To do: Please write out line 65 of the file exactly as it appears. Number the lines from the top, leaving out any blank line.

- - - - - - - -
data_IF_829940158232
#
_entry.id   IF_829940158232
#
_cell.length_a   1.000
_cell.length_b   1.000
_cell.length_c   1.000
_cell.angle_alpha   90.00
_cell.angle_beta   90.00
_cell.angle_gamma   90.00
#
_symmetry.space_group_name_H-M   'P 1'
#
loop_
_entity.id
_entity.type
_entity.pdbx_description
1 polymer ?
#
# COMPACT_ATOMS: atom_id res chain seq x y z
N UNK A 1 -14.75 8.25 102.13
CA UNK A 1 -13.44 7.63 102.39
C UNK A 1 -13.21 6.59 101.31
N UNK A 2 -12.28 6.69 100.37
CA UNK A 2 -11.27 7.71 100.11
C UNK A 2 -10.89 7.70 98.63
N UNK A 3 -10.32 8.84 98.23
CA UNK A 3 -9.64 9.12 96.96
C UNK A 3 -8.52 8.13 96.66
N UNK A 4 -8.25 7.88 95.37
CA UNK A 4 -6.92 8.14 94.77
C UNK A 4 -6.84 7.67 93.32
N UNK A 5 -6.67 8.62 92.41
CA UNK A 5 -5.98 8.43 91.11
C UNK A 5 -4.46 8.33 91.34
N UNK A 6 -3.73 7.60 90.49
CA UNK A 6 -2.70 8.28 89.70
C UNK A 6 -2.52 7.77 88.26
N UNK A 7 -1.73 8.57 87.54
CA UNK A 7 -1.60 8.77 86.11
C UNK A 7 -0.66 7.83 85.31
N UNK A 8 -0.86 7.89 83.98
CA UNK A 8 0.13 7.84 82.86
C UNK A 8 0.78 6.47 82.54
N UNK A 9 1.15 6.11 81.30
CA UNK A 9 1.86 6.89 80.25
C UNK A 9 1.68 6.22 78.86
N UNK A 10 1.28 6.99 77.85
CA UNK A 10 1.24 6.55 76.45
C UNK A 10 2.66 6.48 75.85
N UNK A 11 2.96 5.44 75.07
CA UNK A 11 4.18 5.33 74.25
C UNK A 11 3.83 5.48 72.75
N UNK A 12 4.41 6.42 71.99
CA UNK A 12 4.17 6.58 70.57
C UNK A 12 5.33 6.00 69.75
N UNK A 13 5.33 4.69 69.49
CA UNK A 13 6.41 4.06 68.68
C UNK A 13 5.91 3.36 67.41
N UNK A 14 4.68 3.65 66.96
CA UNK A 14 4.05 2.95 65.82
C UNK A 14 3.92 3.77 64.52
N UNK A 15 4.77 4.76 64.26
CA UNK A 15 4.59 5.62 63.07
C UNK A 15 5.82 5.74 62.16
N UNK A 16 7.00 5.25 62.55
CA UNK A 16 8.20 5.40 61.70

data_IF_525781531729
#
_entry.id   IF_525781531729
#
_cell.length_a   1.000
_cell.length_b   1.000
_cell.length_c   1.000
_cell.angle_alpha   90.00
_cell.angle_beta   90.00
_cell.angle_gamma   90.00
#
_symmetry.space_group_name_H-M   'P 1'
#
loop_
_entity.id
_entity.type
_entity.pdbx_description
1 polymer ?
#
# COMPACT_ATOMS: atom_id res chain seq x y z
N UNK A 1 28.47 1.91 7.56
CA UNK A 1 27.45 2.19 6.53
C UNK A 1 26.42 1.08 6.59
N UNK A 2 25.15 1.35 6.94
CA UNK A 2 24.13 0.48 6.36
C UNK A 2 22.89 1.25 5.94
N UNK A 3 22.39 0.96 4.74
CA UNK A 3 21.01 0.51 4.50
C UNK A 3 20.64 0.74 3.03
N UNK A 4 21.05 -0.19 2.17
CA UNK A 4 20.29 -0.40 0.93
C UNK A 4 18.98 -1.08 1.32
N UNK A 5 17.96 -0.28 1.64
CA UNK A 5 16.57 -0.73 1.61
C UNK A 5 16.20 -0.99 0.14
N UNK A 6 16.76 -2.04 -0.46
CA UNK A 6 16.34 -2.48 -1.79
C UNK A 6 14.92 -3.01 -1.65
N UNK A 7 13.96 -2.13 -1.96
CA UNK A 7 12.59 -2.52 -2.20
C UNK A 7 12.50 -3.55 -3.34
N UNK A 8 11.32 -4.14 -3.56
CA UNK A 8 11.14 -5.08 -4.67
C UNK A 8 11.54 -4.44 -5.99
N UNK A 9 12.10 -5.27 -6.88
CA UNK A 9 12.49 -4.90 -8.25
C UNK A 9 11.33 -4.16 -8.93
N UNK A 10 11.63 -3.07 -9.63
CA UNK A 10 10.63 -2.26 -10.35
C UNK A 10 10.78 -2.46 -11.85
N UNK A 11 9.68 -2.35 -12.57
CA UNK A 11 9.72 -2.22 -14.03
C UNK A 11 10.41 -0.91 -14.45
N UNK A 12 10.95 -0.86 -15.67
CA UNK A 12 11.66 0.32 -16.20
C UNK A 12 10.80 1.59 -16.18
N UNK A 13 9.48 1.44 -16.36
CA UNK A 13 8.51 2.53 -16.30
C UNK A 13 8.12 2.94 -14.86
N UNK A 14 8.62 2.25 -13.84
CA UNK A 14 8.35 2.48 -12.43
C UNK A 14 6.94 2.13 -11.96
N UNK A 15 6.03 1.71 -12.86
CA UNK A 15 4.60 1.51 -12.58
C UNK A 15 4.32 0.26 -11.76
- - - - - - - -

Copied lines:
C UNK A 15 5.82 5.74 62.16